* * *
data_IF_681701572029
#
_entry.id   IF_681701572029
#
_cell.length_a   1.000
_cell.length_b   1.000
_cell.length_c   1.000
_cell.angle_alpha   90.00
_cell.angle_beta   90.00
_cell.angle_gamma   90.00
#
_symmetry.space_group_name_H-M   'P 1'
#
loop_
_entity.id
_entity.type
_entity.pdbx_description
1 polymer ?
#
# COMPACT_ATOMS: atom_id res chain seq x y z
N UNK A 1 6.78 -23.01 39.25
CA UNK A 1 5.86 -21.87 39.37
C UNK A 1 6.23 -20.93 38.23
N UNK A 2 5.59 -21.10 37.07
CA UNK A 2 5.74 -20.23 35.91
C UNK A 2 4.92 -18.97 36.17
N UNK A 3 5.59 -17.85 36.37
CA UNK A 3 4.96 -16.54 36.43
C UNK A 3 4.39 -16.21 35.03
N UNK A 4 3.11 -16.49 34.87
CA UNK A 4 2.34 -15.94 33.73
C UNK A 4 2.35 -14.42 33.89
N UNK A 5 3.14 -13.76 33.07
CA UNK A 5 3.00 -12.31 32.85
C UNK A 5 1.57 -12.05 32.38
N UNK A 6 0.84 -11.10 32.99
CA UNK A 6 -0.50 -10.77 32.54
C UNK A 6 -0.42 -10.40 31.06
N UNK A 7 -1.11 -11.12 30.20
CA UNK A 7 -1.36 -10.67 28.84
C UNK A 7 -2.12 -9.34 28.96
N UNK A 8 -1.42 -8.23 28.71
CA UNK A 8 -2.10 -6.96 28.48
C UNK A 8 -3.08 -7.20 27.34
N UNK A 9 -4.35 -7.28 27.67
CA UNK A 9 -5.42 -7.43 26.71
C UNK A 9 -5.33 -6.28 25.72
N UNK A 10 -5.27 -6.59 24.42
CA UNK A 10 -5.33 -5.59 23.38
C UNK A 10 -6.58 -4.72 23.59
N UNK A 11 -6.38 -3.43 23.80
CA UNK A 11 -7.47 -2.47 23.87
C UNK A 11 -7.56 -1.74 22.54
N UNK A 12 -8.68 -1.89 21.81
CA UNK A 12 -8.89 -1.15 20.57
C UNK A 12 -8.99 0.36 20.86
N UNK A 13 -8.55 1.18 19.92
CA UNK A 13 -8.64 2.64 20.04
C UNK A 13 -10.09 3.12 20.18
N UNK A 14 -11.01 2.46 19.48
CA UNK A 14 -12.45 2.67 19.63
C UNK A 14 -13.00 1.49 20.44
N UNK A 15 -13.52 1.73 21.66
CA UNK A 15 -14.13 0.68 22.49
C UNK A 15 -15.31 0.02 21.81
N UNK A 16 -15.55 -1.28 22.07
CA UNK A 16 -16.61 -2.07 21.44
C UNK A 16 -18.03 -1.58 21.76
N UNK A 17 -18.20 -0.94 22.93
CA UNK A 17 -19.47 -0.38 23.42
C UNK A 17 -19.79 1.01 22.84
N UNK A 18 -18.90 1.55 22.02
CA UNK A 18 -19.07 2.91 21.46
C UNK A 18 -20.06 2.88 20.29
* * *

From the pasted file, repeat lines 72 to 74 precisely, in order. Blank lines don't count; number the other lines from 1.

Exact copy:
N UNK A 18 -18.90 1.55 22.02
CA UNK A 18 -19.07 2.91 21.46
C UNK A 18 -20.06 2.88 20.29